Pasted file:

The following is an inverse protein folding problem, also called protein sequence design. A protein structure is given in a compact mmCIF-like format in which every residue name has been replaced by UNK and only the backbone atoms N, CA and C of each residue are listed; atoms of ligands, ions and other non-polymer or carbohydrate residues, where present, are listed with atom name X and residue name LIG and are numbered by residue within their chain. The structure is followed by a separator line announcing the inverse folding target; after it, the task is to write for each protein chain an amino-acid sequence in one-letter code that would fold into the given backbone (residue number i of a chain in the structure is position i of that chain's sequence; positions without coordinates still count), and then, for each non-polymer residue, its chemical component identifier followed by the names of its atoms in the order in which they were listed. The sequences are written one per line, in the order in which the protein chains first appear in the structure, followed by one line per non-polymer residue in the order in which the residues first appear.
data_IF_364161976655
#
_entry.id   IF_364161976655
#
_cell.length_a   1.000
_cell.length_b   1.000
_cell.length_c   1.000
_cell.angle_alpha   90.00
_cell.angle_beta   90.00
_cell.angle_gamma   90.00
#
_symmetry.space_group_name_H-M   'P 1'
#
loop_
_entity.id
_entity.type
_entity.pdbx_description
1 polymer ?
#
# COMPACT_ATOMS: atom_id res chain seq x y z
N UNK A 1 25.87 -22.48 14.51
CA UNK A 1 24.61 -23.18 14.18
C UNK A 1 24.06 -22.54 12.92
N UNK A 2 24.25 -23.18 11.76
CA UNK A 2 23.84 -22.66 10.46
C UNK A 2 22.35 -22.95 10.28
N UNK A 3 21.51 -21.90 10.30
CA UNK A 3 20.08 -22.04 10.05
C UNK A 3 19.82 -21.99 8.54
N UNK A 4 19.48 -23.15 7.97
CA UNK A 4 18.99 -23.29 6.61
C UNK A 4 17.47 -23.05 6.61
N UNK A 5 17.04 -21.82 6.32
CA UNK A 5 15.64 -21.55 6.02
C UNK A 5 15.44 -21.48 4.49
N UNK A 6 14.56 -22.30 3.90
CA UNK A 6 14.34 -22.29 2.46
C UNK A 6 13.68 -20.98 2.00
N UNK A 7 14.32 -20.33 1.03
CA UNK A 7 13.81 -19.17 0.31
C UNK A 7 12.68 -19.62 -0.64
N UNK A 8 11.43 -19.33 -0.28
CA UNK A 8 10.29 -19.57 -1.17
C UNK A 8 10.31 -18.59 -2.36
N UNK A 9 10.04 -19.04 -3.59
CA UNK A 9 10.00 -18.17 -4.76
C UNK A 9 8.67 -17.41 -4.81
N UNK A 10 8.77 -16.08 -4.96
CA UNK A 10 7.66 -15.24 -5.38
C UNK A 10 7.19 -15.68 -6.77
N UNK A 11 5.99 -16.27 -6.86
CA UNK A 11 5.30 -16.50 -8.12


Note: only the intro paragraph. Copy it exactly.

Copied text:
The following is an inverse protein folding problem, also called protein sequence design. A protein structure is given in a compact mmCIF-like format in which every residue name has been replaced by UNK and only the backbone atoms N, CA and C of each residue are listed; atoms of ligands, ions and other non-polymer or carbohydrate residues, where present, are listed with atom name X and residue name LIG and are numbered by residue within their chain. The structure is followed by a separator line announcing the inverse folding target; after it, the task is to write for each protein chain an amino-acid sequence in one-letter code that would fold into the given backbone (residue number i of a chain in the structure is position i of that chain's sequence; positions without coordinates still count), and then, for each non-polymer residue, its chemical component identifier followed by the names of its atoms in the order in which they were listed. The sequences are written one per line, in the order in which the protein chains first appear in the structure, followed by one line per non-polymer residue in the order in which the residues first appear.